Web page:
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April 28, 1999

Abstinence and Safer Sex Among Adolescents

Author Affiliations

Margaret A.WinkerMD, Deputy EditorIndividualAuthorPhil B.FontanarosaMD, Interim CoeditorIndividualAuthor

JAMA. 1999;281(16):1485-1488. doi:10-1001/pubs.JAMA-ISSN-0098-7484-281-16-jbk0428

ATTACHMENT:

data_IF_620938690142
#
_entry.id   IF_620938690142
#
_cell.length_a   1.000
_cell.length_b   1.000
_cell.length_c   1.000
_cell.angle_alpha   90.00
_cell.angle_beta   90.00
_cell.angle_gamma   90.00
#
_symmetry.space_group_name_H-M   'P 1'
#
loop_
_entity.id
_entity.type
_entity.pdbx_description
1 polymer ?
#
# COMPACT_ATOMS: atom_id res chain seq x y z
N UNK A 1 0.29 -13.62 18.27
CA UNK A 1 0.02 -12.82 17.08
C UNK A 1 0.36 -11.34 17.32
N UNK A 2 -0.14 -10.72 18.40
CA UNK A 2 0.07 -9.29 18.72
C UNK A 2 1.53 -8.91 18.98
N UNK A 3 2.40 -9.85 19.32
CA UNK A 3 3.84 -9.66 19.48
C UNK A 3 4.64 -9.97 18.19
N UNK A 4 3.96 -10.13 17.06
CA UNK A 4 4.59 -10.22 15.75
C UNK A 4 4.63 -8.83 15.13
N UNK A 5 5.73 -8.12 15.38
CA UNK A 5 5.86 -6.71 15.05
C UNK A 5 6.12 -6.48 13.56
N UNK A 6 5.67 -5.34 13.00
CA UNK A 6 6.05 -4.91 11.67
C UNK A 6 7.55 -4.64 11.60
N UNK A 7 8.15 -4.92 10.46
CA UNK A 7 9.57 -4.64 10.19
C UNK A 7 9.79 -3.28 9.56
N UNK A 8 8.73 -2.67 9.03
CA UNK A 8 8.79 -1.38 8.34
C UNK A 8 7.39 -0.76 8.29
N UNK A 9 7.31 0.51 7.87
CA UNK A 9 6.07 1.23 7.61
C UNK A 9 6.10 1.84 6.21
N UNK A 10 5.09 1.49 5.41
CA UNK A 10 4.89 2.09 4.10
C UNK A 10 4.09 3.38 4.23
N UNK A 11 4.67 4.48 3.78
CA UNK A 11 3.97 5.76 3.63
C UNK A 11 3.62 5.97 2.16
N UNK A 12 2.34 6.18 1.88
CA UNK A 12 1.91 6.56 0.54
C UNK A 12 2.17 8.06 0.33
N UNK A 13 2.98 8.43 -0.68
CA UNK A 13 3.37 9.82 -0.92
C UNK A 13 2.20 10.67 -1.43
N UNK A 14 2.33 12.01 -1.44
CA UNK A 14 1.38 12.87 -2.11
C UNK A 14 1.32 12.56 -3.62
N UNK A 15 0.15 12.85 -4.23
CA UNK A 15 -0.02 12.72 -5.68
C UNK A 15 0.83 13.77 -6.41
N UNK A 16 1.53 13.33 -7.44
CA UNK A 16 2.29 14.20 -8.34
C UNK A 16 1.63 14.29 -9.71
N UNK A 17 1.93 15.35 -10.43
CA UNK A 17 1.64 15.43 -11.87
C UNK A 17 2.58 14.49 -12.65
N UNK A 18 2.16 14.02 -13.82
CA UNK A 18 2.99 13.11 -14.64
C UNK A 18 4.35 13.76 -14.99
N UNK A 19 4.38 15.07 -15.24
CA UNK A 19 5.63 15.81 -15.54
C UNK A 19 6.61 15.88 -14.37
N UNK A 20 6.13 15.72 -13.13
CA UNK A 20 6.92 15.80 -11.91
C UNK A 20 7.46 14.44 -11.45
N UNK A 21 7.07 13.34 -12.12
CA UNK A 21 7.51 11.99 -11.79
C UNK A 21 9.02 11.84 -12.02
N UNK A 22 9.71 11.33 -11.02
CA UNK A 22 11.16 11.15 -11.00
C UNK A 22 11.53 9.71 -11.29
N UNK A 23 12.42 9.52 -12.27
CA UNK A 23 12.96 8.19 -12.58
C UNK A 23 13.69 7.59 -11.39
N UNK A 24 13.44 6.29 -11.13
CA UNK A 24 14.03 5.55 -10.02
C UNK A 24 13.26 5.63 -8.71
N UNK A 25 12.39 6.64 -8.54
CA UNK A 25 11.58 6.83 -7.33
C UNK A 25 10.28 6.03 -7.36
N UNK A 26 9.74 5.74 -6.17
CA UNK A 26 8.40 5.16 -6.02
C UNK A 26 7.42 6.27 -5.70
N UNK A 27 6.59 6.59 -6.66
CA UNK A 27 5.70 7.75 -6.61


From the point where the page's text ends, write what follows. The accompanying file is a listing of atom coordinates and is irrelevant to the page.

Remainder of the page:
To the Editor: Although it is interesting to see reported that safer sex methods will have an effect even 1 year after the introductory sessions, it disturbed me greatly to note that the mean age of the enrollees in the study by Dr Jemmott and colleagues1 was 11.8 years. I suggest to the authors that the proper intervention was not education, but rather to contact the appropriate authorities, including child protective services and the police. Sexual activity for 11- and 12-year-olds is by definition, sexual abuse. In my state of Texas, if I am aware of sexual abuse of a minor, I am required by law to report it to the appropriate authorities. For Jemmott and colleagues to ignore this aspect of their research was an outrage. In his Editorial, Dr DiClemente2 also completely missed the broader issue of child sexual abuse. I agree with the authors that sexual activity and STI are significant problems in these young children, but I believe the proper intervention is not sex education classes, but the timely application of social resources to stop child sexual abuse.

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